To compare the Bob Dylan of now to the Dylan of yesteryear is pointless – “Blonde on Blonde” and “Blood on the Tracks” are two records which have stood the test of time and regularly feature in ‘Greatest Albums of all Time‘ lists. However, on his latest offering, “Tempest”, Dylan’s voice is shot to shit – ravaged by time and exacerbated by the man himself, to the point of derision.
Worse still is that “Tempest” is Dylan the indulgent folklorist, rather than the political and social commentator, reminiscing about the Titanic, the death of John Lennon and the War of 1812. There’s an unfamiliar anger, displayed in the video for Duquesne Whistle, directed by Nash Edgerton, who previously directed The Square, a neo-noir Australian thriller, and features in Zero Dark Thirty, an action thriller due for release later this year, billed as “the story of history’s greatest manhunt for the world’s most dangerous man” – for which, read Osama bin Laden. As well as the anger, there’s an obsession with his own mortality (I suppose he is 71) and perhaps, sexual prowess – I’m not dead yet/my bell still rings.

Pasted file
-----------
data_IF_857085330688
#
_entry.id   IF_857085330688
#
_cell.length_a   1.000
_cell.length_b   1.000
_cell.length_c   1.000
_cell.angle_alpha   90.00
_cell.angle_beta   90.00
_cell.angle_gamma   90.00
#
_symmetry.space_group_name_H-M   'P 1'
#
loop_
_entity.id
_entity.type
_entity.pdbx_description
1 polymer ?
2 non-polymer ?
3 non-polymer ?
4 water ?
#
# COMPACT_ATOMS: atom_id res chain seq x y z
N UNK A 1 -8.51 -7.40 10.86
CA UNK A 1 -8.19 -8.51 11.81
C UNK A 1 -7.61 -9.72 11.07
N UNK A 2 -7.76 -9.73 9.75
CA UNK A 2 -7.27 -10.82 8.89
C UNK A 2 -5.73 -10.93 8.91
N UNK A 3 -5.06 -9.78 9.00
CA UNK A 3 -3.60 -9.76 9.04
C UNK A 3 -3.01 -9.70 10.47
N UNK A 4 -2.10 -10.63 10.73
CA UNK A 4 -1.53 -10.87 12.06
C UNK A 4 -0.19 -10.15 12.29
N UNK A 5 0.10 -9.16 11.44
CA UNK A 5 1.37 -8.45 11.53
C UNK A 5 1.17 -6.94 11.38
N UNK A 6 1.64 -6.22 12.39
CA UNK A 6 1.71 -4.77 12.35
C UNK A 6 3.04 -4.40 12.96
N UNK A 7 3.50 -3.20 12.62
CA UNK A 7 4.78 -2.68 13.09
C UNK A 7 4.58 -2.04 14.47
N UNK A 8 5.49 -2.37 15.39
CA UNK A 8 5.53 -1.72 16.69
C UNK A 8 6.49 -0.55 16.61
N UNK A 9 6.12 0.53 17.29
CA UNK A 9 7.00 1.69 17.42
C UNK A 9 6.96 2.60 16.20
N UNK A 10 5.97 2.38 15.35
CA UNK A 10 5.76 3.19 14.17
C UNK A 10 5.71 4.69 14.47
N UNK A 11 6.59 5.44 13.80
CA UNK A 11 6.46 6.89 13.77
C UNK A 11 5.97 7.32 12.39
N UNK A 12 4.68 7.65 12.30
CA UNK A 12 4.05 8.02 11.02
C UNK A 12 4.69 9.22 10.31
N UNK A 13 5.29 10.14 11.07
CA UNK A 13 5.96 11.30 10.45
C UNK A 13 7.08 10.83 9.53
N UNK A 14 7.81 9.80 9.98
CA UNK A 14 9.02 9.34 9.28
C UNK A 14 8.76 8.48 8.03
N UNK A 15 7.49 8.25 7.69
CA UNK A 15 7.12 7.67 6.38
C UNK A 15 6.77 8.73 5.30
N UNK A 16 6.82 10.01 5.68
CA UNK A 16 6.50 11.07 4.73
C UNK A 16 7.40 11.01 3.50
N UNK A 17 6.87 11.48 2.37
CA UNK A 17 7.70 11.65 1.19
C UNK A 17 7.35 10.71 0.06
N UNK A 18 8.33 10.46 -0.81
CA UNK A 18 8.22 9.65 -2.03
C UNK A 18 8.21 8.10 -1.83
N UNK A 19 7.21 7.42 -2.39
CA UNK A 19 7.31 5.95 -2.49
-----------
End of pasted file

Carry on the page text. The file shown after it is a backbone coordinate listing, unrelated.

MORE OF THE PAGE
The Tempest is thought to be the last play Shakespeare wrote, although Dylan has been quick to make the distinction. The album itself is bleak and frankly unmelodic – for the last 12 years or so we’ve suffered Dylan the Jazzman, except for snippets of real beauty on “Together through Life” – as we’re forced, once again, to pretend he’s produced a masterpiece.
But then Dylan has always fought against fan opinion.